And you know, so forth. I’m not trying to make this particular scenario a prescriptive thing. People communicate in different ways. What really matters is that you know rather than hope that whatever your communication style is, it’s in sync–that the other person is intentionally sending all the signals that you’re receiving, and vice versa. It’s also nice to get in a little more specificity, both physically and emotionally, than “sex or not sex.” Also, when you’re used to this degree of extremely engaged back-and-forth, it’s really obvious when something’s wrong or the other person isn’t really into it.
When your sex includes non-consent play, this sort of negotiation necessarily looks a bit different. In the past, I’ve mostly gone for the pre-negotiation method: talking beforehand about what you’d like, how you think it might work, what you think your boundaries will be, and then just going for it and seeing what happens – with essential debriefing and discussion afterwards. I like planning and post-morteming scenes and analysing my responses, so that’s always worked pretty well for me. But I’ve also started branching out into the sort of on-the-fly negotiation that Holly is talking about.
I recently played a hot, edgy anal scene which pushed some boundaries and tried some new things. Quite a lot of negotiation went into it, but it didn’t all happen at once.
Tom usually reads me quite well, but when things are unclear we back that up with verbal communication. For instance, if I’m finding a spanking really hard to take and am struggling and yelling more than usual, he’ll check in with me. “You seem to be struggling with this today,” he might say, stroking my back. I might say, “yeah, I guess so. Sorry, I think I need you to go easy on me today.” Or I might say, “Actually, I think what I need right now is to make a big fuss, but I don’t want you to hold back – is that okay?”
We do have a safeword, too: his real name. I very rarely use that one, though. If I need him to back off a bit, but don’t want the scene to end, I’ll say, “I’m struggling” or “shit, argh, give me a minute,” or “ow ow ow please, please, I’m finding this really hard”. If I need the scene to stop I’ll say “I don’t think this is working” or “hang on, I just need to [go to the loo/take a breather/uncrick my neck]” or “sorry, can we pause for a bit”. Mostly, our zone is one where he’s being encouraging and I’m being obedient, so none of these comments are invitations to override me.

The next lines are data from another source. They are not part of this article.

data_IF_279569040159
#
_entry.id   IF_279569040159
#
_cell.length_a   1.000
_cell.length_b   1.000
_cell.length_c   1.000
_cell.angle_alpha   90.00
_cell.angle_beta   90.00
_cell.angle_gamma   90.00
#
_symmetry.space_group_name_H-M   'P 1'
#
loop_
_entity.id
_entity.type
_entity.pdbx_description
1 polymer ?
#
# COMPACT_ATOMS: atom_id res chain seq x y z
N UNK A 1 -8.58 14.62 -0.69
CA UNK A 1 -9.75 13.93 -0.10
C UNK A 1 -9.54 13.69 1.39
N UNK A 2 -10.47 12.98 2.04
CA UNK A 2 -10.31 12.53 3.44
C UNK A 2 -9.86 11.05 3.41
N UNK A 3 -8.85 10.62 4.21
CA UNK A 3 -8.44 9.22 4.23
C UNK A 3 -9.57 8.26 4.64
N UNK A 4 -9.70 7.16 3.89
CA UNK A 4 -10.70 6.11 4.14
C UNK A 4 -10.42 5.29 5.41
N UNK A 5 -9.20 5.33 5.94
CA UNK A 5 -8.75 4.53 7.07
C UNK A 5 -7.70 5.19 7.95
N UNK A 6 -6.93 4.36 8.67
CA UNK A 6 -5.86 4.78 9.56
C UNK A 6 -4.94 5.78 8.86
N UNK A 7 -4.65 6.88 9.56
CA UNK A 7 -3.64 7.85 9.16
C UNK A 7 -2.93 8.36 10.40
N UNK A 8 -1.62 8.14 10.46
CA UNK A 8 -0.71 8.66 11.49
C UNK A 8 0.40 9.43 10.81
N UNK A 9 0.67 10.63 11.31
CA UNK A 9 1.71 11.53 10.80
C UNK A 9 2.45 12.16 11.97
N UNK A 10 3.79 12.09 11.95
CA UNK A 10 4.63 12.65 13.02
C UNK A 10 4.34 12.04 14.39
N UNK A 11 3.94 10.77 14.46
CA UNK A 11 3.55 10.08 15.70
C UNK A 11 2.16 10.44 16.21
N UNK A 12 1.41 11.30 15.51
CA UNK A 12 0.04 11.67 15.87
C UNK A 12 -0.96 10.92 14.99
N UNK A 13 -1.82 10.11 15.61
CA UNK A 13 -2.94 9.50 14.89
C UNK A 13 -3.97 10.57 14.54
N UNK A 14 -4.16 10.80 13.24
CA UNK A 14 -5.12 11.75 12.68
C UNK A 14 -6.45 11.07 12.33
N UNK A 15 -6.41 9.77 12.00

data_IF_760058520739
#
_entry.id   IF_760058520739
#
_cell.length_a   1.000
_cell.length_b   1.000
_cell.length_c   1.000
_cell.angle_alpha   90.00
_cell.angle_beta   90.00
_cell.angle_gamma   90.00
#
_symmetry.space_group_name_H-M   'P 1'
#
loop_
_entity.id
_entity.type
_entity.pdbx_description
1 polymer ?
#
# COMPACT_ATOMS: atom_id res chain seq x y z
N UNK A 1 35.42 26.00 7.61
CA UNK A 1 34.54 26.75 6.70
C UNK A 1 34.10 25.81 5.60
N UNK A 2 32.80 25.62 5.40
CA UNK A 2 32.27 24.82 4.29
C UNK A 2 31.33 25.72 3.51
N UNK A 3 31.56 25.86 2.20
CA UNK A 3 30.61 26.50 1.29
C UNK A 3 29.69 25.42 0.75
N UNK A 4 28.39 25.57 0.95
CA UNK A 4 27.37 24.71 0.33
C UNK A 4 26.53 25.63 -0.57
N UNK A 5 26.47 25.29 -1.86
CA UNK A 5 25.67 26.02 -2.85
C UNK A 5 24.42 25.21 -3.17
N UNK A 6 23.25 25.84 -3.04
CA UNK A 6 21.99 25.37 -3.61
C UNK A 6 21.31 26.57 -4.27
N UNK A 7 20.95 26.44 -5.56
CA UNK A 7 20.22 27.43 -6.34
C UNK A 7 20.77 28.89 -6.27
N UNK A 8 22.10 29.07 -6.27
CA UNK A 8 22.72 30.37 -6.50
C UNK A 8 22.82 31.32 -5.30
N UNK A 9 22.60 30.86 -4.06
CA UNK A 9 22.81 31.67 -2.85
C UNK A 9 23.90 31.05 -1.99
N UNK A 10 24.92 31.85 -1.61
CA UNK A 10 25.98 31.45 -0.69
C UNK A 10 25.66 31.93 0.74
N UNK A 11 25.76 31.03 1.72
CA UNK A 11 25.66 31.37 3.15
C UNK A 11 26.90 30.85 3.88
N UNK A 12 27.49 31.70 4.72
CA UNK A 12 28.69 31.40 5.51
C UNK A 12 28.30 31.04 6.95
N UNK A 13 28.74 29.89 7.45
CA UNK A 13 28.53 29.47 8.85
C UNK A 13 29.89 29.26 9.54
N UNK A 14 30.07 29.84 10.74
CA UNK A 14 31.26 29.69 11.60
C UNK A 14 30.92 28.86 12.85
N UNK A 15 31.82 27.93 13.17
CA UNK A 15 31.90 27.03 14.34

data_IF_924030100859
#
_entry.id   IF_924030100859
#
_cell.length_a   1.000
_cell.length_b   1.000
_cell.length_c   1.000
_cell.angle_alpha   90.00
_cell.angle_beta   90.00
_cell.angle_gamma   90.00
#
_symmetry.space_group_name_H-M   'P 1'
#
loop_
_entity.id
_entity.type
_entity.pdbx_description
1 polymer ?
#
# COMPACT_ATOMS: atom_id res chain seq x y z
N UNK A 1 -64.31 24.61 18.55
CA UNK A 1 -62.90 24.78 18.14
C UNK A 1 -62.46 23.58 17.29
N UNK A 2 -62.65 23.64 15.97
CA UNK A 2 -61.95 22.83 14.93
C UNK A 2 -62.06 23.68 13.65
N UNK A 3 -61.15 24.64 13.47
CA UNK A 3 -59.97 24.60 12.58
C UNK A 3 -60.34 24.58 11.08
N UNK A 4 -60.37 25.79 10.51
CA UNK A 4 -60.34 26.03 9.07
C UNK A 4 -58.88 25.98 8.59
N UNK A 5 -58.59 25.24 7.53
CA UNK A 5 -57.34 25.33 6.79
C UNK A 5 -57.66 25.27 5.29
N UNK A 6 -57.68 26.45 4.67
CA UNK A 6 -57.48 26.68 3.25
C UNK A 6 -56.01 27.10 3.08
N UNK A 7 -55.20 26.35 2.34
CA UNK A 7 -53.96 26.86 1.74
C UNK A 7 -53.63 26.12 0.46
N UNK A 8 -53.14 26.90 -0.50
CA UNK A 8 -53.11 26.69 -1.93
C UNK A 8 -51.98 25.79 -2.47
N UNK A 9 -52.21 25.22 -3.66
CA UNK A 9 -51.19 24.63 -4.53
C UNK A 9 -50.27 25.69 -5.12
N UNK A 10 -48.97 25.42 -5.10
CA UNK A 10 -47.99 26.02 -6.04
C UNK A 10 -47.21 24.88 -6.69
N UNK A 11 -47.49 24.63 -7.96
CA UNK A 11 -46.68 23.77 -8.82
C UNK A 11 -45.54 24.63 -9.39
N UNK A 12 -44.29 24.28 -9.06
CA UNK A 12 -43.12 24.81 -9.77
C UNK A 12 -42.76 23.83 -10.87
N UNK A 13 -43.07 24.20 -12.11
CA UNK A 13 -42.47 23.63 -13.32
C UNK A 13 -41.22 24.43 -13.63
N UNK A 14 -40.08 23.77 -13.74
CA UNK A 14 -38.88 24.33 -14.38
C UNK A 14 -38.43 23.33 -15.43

The first scene we played that day, the one that didn’t work, ended when I safeworded. At the time, I didn’t realise that was what I was doing; but he stopped, which was the right thing to do. He’d given me three cane strokes, not hard, but cold, and I wasn’t really in the right mood to take them yet. He switched to the other side and gave me another one. I reared up and said “Ow – no – fuck – okay, that’s too much.” He said, “okay, I’m going to leave it there.” Everything up to the fuck wouldn’t have been a safeword, if I’d left it at that. In fact the whole thing might not have been, except my tone of voice made it clear that it needed to be. We cuddled and talked about it, and yes, I felt bad for not being able to cope, but stopping was the right thing to do, and we played a good scene once we’d recovered.
2. Establishing a code
In our dynamic, it’s the times that I want my consent to be overridden which are explicitly encoded. Rather than having an “I need to stop” safeword, we have clear signals for “I don’t REALLY want to stop”. These have been agreed when we’re talking after a scene in which we needed clearer communication; or talking about things we’d like to do and how we might approach them. They are:
“No, please / Please, no”. This means Please, yes; please let me resist you; please, don’t stop. I’m very careful not to say “please, no” or “please don’t” if I actually want him to stop.
“Please don’t do X, sir.” This means Please do X, please make me take it. I’m going to beg you not to but please do it anyway. The “sir” makes it extra clear that I’m consenting to stay in scene.
In general, if I say “Sir”, I am signalling my desire to continue the scene. “Please, sir, this isn’t good for my back” expresses my need for a different position while making it clear that I want to continue playing.
On my previous visit, he gave my thighs a couple of smacks while I was over the knee. This was horribly painful, and it struck me that it would be the hottest thing ever if he held me down and did it some more. So I said, “Please, sir, not my thighs.” He picked up on the cue, and growled to me that he would spank my thighs if he so wished, and that he wanted to train me to be able to take it for him. I communicated my assent by saying, “Please, no, not there, sir, please, that would be horrible.”
When he did so, I went quiet. He needed to check in on my reactions, so he stopped spanking me and drew me into his arms. He stroked my hair and seemed prepared to stop if I needed him to. I realised I needed to make my consent more explicit. Nervously, urgently, I said “Please don’t spank my thighs, sir. Please don’t hold me down. I would hate that.”
I love anal play, but thanks to the embarrassing, unglamorous reality of haemorrhoids I’ve not been able to indulge that kink much in the last few years. Visiting the bathroom on my most recent visit, I realised that things in that area weren’t as bad as usual. I did a little investigation on my own without ill effect, and came to the conclusion that play might finally be possible.